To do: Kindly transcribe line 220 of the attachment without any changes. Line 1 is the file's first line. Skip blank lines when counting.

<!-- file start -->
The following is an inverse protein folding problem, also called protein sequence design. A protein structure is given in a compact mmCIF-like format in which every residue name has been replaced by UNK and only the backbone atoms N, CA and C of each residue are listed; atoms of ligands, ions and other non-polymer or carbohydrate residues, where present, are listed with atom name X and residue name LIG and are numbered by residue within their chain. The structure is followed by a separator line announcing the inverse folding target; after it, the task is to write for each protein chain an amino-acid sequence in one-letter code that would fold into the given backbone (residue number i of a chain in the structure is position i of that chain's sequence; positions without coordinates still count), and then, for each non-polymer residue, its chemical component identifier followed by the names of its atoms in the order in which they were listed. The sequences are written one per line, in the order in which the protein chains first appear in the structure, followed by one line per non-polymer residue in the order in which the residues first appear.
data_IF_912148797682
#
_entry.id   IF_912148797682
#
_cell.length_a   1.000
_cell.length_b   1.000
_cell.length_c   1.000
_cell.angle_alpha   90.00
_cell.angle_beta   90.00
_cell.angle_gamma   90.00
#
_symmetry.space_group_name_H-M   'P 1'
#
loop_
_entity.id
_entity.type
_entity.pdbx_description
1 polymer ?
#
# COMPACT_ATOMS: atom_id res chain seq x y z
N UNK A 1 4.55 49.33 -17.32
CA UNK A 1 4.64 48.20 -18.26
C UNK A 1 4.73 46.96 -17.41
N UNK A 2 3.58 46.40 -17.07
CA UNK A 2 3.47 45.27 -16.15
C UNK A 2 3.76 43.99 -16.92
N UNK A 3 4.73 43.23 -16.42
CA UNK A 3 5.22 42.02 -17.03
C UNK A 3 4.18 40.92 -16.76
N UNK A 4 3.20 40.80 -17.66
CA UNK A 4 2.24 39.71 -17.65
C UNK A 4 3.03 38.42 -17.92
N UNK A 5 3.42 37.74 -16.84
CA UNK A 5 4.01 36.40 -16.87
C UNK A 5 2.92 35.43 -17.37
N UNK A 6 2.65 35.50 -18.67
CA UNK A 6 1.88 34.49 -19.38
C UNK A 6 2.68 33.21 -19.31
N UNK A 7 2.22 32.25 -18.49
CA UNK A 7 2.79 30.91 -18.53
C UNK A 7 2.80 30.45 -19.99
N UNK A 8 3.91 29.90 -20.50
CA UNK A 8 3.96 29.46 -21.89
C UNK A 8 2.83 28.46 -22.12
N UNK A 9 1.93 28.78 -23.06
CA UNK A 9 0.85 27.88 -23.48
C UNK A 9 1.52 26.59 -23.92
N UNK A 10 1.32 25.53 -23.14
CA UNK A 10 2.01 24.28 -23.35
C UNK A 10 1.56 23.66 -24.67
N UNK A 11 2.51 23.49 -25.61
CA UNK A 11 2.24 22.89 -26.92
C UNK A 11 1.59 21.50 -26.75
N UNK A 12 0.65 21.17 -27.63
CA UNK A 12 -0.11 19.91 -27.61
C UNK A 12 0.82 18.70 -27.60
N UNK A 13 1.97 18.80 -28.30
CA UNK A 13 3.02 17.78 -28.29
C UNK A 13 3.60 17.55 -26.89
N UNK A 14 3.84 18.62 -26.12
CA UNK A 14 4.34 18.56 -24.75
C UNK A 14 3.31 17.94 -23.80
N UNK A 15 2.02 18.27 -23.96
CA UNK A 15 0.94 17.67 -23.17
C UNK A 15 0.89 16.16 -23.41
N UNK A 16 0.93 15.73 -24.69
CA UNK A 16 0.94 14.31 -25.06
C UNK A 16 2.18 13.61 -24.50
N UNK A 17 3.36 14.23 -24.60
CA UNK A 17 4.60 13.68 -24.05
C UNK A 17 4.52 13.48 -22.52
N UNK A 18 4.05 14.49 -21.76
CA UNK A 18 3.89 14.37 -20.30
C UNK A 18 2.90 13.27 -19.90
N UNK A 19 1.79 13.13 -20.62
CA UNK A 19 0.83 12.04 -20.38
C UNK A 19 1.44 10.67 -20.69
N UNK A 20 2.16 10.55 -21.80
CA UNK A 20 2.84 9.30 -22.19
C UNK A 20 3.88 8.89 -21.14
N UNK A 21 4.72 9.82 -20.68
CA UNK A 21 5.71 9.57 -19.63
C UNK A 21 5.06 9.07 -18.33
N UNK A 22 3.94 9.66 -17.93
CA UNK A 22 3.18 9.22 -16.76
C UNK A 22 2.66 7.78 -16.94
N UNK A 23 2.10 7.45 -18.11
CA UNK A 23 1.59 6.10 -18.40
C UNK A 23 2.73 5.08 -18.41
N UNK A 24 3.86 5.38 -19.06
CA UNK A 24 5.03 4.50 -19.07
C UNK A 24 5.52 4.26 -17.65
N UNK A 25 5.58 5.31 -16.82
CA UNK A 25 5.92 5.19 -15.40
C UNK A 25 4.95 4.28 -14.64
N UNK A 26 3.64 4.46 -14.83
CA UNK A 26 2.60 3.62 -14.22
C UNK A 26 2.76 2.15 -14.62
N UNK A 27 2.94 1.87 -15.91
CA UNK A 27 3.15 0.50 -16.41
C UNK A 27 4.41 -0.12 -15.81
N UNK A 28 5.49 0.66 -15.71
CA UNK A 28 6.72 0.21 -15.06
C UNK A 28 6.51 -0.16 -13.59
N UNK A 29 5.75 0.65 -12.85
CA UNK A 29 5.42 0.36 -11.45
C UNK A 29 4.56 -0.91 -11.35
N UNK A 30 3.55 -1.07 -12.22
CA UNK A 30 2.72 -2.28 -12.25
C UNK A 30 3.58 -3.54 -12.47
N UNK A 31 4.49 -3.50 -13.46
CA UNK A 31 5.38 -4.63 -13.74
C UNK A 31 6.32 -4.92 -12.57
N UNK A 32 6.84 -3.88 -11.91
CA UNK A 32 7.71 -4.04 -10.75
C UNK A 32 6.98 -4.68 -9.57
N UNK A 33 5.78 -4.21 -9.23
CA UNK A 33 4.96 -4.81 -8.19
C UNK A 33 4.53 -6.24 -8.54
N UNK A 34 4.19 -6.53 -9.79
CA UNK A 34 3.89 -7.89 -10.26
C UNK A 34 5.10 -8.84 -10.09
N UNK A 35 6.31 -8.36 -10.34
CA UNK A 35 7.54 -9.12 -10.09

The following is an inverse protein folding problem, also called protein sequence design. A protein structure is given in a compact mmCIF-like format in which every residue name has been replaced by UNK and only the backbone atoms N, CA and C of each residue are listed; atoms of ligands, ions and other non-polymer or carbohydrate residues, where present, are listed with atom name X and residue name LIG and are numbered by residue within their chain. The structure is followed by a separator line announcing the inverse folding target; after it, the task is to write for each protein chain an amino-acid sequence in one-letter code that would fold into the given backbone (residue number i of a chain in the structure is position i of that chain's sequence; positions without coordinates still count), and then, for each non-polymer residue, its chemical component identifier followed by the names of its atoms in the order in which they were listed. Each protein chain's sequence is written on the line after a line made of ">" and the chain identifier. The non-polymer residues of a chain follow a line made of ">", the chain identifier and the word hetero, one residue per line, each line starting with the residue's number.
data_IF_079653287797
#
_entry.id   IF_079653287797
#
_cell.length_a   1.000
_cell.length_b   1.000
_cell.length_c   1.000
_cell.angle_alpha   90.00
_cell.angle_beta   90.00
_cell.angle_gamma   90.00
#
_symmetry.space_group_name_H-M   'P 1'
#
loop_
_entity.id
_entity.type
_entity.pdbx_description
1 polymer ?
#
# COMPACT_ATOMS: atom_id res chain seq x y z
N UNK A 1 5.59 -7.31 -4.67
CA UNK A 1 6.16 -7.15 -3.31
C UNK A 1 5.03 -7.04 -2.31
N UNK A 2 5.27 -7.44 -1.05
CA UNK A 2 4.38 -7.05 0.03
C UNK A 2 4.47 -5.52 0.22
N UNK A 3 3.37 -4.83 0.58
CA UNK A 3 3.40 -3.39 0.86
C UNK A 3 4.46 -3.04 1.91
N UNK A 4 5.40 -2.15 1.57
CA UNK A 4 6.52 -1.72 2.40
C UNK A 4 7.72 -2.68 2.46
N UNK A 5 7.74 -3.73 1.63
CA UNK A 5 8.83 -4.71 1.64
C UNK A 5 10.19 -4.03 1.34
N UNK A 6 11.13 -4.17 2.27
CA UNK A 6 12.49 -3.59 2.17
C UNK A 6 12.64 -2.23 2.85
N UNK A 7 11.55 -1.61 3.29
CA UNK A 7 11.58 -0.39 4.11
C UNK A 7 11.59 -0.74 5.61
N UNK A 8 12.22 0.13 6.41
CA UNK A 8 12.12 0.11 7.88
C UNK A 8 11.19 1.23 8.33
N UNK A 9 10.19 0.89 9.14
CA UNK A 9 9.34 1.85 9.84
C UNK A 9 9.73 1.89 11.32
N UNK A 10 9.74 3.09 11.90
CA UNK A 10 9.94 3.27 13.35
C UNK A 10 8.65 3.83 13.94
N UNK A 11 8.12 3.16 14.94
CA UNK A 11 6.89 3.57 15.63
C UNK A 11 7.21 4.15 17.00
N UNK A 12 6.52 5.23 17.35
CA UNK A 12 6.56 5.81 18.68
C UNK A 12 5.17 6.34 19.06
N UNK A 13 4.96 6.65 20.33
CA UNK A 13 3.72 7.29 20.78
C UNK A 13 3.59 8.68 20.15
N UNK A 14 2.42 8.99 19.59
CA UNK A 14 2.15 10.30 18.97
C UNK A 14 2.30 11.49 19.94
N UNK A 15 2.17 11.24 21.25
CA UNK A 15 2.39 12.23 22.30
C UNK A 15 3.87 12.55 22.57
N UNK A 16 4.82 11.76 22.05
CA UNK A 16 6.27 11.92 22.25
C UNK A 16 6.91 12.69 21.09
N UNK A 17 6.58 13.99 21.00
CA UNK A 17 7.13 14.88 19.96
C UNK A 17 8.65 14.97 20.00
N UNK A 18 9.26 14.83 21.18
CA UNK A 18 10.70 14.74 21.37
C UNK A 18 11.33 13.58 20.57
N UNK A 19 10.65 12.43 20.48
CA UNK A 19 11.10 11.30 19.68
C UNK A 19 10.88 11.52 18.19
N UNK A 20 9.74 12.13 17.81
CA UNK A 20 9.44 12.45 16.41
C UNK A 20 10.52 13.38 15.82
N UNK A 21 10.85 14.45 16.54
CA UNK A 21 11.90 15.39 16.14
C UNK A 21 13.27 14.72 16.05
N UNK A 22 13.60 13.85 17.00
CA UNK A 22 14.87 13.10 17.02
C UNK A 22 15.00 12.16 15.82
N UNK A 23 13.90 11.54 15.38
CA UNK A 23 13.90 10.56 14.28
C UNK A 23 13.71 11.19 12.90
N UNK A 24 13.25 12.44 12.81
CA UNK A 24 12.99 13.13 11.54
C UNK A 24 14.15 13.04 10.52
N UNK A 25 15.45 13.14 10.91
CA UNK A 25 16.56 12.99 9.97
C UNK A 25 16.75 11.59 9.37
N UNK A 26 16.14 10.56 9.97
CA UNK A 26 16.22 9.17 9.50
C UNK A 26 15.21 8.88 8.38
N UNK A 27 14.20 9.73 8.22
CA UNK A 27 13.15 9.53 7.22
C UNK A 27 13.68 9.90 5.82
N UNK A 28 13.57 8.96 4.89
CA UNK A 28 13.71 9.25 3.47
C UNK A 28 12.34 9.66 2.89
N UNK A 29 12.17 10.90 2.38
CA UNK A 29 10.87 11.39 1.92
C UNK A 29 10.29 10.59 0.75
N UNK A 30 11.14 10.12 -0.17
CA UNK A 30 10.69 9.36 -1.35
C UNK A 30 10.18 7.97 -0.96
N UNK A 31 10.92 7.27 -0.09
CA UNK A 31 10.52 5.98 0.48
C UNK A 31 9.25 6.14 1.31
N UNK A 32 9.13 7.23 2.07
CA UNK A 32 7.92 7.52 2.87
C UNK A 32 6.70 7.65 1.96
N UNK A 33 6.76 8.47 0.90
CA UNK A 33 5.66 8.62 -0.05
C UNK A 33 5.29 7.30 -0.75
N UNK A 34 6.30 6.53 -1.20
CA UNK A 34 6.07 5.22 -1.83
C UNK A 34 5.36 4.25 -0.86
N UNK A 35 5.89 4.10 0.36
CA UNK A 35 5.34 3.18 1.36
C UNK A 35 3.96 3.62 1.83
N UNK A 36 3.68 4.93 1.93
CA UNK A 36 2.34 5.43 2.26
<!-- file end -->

CA UNK A 25 16.56 12.99 9.97